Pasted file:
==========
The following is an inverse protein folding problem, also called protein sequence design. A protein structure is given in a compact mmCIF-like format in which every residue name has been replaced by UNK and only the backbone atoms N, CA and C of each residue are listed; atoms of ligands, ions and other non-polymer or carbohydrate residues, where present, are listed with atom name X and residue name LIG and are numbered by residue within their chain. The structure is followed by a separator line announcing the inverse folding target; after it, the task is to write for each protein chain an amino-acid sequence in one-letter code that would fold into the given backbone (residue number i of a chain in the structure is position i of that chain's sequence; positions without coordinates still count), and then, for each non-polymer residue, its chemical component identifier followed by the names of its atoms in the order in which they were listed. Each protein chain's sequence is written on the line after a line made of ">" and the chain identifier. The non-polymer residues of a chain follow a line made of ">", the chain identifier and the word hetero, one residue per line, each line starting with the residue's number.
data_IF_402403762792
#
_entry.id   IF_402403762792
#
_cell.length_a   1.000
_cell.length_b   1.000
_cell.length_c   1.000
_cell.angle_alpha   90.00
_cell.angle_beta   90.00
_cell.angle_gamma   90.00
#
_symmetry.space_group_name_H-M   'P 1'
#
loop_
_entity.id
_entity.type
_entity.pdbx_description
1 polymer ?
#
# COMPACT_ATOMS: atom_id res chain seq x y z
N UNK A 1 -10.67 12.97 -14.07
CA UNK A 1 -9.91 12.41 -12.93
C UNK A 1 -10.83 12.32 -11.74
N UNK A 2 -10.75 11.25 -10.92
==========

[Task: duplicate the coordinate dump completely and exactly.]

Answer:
The following is an inverse protein folding problem, also called protein sequence design. A protein structure is given in a compact mmCIF-like format in which every residue name has been replaced by UNK and only the backbone atoms N, CA and C of each residue are listed; atoms of ligands, ions and other non-polymer or carbohydrate residues, where present, are listed with atom name X and residue name LIG and are numbered by residue within their chain. The structure is followed by a separator line announcing the inverse folding target; after it, the task is to write for each protein chain an amino-acid sequence in one-letter code that would fold into the given backbone (residue number i of a chain in the structure is position i of that chain's sequence; positions without coordinates still count), and then, for each non-polymer residue, its chemical component identifier followed by the names of its atoms in the order in which they were listed. Each protein chain's sequence is written on the line after a line made of ">" and the chain identifier. The non-polymer residues of a chain follow a line made of ">", the chain identifier and the word hetero, one residue per line, each line starting with the residue's number.
data_IF_402403762792
#
_entry.id   IF_402403762792
#
_cell.length_a   1.000
_cell.length_b   1.000
_cell.length_c   1.000
_cell.angle_alpha   90.00
_cell.angle_beta   90.00
_cell.angle_gamma   90.00
#
_symmetry.space_group_name_H-M   'P 1'
#
loop_
_entity.id
_entity.type
_entity.pdbx_description
1 polymer ?
#
# COMPACT_ATOMS: atom_id res chain seq x y z
N UNK A 1 -10.67 12.97 -14.07
CA UNK A 1 -9.91 12.41 -12.93
C UNK A 1 -10.83 12.32 -11.74
N UNK A 2 -10.75 11.25 -10.92